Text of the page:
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  • Originally posted by Kirurgs View Post
    Hi!

    I know Russian very well and there is such thing as "mat language" (I speak fluent Russian and Mat ). It's very commonly used, even here (ex Russia).
    On the other hand Russian has very very rich language, every single thing has it's own name. Me, knowing Russian very well, I'm still confused reading some Russian classic books as there are many phrases which only Russians can understand fully.

    About the Mat ("мать") language, well I think a lot of nations have heard about it and a lot of people from different parts of the world know many of words of that language (well not really a language, but subsection of Russian )

    regards
    Kirurgs
    Whoa, I have to disagree with Kirurgs here.

    Mat is a tabooed slang. I really hope he is not talking mat to his relatives, parents, children.

    What makes it interesting is that it is derived from a few obscene expressions, about half-dozen noun. Employing the Russian prefix and suffix system it forms a simple context dependent language. The movie "Red Heat" has got a few mat lines.

    It is used prevalently by male groups, especially in military and criminal circles and to some degree by young adults due to its taboo status.

    But yeah, pretty much every grown up Russian understands mat.

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    • How the f*** did this thread turn from "possibility of steam for linux" into "Championship of the world greatest German grammar nazis"??

      Were you invited or did you invite yourself? =P

      Comment


      • Originally posted by Ancurio View Post
        How the f*** did this thread turn from "possibility of steam for linux" into "Championship of the world greatest German grammar nazis"??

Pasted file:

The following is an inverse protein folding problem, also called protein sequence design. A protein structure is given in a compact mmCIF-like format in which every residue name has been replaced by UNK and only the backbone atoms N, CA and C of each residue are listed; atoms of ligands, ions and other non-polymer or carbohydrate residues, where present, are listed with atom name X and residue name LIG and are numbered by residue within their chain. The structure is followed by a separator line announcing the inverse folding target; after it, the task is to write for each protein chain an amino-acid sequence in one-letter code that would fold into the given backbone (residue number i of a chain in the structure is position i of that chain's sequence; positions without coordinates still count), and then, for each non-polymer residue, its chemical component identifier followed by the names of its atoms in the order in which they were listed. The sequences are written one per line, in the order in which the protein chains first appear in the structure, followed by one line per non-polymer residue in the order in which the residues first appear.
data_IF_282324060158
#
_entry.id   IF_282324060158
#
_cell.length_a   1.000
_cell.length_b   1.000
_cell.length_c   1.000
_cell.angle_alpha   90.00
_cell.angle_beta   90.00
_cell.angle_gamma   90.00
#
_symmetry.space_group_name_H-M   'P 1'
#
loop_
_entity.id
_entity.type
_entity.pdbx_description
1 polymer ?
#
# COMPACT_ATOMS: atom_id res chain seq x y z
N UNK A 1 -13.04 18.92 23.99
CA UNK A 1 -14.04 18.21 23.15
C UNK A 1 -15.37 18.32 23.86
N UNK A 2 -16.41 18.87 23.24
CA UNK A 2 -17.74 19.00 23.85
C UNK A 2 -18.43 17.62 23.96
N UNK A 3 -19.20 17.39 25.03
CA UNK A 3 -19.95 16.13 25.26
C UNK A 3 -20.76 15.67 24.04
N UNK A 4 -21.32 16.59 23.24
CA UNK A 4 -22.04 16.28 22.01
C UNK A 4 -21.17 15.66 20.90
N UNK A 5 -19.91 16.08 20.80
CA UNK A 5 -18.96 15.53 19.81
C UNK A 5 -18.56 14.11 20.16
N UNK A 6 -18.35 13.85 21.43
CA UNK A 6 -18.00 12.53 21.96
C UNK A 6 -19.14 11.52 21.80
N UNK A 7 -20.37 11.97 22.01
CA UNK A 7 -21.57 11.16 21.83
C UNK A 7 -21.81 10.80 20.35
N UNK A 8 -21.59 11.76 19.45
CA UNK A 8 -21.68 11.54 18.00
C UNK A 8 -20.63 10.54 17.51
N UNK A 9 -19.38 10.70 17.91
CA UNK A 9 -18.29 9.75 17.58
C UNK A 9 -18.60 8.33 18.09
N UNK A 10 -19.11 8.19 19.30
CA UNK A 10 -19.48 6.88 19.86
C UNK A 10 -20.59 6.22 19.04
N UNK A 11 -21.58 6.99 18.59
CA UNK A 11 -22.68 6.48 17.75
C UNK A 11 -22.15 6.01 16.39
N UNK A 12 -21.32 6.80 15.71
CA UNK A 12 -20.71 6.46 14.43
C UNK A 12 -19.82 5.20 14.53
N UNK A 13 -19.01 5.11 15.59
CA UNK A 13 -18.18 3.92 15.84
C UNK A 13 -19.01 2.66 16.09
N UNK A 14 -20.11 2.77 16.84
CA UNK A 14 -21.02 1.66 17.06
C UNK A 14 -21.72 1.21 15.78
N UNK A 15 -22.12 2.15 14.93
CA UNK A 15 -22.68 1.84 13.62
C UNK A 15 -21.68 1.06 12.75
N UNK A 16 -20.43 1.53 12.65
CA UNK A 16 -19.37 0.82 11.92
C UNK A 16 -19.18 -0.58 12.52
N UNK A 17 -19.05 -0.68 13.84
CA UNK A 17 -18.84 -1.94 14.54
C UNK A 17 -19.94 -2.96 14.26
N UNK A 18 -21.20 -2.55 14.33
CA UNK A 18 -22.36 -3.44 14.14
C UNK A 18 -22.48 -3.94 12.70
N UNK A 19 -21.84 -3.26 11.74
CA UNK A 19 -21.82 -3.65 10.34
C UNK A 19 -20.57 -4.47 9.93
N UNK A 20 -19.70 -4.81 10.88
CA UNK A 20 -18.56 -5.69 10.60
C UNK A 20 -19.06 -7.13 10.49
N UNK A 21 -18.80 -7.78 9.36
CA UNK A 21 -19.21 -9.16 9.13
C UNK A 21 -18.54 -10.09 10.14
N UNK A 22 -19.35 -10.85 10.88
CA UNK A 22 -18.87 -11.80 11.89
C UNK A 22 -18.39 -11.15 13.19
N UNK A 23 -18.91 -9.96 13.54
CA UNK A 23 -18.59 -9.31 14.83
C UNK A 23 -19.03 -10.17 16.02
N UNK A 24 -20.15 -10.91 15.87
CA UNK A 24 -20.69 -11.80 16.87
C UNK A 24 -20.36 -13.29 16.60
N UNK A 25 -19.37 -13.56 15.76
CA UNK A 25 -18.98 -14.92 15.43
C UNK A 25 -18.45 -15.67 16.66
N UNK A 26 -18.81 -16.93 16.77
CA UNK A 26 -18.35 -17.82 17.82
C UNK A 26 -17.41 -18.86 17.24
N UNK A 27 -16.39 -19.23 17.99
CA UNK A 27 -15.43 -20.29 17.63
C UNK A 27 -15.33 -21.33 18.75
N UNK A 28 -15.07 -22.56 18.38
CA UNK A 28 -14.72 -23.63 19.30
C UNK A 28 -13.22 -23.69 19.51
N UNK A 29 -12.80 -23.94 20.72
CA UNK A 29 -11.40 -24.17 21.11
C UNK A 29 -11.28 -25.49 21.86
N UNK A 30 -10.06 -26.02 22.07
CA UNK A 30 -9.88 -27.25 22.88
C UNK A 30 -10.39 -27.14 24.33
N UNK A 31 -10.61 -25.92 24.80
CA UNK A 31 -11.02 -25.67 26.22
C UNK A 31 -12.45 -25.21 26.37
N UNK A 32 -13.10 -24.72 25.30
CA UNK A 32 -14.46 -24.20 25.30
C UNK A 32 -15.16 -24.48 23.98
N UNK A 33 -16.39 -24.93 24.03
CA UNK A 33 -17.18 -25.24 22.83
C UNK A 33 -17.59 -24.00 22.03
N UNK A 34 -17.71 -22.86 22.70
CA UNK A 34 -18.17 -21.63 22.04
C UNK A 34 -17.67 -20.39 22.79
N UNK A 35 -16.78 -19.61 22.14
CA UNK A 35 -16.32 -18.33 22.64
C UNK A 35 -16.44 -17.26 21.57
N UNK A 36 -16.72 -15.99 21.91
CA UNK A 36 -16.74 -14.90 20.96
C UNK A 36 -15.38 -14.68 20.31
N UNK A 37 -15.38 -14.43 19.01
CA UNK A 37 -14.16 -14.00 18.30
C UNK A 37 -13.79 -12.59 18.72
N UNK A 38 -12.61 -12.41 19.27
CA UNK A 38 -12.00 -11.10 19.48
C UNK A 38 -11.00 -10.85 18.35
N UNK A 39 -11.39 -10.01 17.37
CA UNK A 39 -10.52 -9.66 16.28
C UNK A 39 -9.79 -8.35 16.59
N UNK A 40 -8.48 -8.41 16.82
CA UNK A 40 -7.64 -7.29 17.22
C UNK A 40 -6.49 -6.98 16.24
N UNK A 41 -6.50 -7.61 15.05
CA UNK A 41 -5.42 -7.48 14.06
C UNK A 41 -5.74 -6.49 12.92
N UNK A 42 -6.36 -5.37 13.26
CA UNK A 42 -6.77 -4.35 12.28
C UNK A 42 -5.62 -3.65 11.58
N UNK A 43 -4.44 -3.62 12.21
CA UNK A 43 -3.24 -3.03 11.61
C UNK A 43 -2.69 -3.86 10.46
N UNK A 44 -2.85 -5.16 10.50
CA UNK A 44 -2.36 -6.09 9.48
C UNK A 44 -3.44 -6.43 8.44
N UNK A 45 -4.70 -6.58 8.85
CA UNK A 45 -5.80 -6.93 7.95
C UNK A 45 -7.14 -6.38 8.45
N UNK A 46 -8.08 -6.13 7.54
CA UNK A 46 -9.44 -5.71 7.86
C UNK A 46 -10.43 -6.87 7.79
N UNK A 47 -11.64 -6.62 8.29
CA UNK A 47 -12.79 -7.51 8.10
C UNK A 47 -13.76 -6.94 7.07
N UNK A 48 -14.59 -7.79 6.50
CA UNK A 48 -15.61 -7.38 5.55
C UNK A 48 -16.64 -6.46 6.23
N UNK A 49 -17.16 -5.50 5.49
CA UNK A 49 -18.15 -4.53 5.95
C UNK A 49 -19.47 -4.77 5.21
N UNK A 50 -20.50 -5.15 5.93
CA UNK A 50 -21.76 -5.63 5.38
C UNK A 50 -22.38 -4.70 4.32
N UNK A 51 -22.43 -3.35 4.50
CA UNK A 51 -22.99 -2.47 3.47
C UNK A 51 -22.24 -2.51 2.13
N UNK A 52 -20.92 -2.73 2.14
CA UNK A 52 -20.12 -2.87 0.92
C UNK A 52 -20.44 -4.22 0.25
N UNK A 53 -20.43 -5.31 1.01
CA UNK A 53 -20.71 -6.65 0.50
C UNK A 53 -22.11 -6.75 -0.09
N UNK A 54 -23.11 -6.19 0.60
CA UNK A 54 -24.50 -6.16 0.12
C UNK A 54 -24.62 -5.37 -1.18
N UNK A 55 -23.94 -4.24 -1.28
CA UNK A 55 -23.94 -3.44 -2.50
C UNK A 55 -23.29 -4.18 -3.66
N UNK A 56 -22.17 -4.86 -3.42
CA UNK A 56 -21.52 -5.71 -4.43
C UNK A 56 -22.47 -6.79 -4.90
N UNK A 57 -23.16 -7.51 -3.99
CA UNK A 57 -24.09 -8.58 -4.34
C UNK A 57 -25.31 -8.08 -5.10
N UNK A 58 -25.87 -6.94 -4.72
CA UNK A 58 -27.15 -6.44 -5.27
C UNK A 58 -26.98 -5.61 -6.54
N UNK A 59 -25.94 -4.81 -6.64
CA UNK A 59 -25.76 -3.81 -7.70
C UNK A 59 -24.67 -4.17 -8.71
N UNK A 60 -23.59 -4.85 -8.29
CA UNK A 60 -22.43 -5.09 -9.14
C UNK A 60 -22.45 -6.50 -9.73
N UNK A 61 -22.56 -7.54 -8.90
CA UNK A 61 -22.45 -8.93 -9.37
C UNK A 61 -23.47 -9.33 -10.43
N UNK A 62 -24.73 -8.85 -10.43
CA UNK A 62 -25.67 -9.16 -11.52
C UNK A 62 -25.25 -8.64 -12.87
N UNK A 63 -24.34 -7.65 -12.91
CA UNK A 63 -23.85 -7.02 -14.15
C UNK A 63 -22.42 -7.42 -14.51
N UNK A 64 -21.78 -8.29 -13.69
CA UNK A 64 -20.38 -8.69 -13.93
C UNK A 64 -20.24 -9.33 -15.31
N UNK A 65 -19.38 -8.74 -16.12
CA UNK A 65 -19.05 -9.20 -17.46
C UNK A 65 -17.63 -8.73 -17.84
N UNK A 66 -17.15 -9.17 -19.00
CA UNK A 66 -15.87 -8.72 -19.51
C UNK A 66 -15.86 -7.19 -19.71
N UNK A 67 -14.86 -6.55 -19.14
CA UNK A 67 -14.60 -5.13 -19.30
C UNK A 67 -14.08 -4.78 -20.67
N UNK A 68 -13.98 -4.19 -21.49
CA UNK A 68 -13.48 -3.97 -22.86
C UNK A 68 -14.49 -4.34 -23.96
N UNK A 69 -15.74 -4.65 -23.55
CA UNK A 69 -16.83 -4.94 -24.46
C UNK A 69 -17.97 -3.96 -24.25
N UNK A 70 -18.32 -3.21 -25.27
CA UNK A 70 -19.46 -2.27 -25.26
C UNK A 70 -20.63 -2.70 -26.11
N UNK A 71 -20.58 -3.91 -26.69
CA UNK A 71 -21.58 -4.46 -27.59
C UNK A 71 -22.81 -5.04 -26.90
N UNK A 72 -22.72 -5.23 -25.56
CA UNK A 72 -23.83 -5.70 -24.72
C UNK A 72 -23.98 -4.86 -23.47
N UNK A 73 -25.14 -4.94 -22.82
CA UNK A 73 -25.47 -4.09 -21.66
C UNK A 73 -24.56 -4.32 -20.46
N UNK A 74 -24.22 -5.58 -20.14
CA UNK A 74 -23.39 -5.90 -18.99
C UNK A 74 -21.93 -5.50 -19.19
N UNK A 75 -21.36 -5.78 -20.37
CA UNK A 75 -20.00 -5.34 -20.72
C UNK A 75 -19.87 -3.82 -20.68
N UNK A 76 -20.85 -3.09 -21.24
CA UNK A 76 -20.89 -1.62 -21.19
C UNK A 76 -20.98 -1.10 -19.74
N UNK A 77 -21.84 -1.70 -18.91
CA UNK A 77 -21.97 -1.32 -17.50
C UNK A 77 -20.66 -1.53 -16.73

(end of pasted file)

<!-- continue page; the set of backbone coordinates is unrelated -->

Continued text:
Were you invited or did you invite yourself? =P
        Good question actually.

        Maybe he's just up to something like this
        http://pc.gamespy.com/pc/half-life-2/1187378p1.html

        Comment


        • Originally posted by Qaridarium
          also in german you have to pin your supject "in DASS" means the target is bier museum.
          [...]
          and yes die Deutsche Sprache ist eine schwere Sprache! (German language is a hard language)
          almost right, but in this context "das" is an article and as such only has one s. German is a hard language indeed


          --

          Also this sounds exciting. Let's hope this is for real
          Last edited by TripChoco; 04-03-2012, 12:53 PM.

          Comment


          • Originally posted by Ancurio View Post
            How the f*** did this thread turn from "possibility of steam for linux" into "Championship of the world greatest German grammar nazis"??
            Well, I usually don't care about that grammar stuff at all. I just did post this (after some thinking if I should), because apparently Michael learns German. Therefor I thought it'd be valuable for him to have a correct sentence at least. Didn't want to go any further into this topic (err, what am I doing here ?), sorry for the noise.


            Originally posted by TripChoco View Post
            almost right, but in this context "das" is an article and as such only has one s. German is a hard language indeed
            Epic.

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            • We could actually delve much deeper into that here, starting with 'dass' and 'das' being pronounced the exact same way, which is quite possibly the biggest hurdle for non native speakers. Then, combined with them often being used in a confusingly similar position (where English uses 'that' for both, although 'that' for 'das' was considered at least when I was at school non standard for 'which', and I still frown on people using it like that), there's a lot of room for confusion, especially for native English speakers.

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              • German language course 101

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                • Comment


                  • Originally posted by AnonymousCoward View Post
                    German language course 101

                    Haha, that fits it perfectly =P

                    Comment


                    • German das/dass can't be more confusing than their/there/they're and similar constructs in english, but yeah even germans struggle with it sometimes (especially since we didn't learn the grammatic rules, we just learned it by speaking it -- so in a way non-natives have an advantage)

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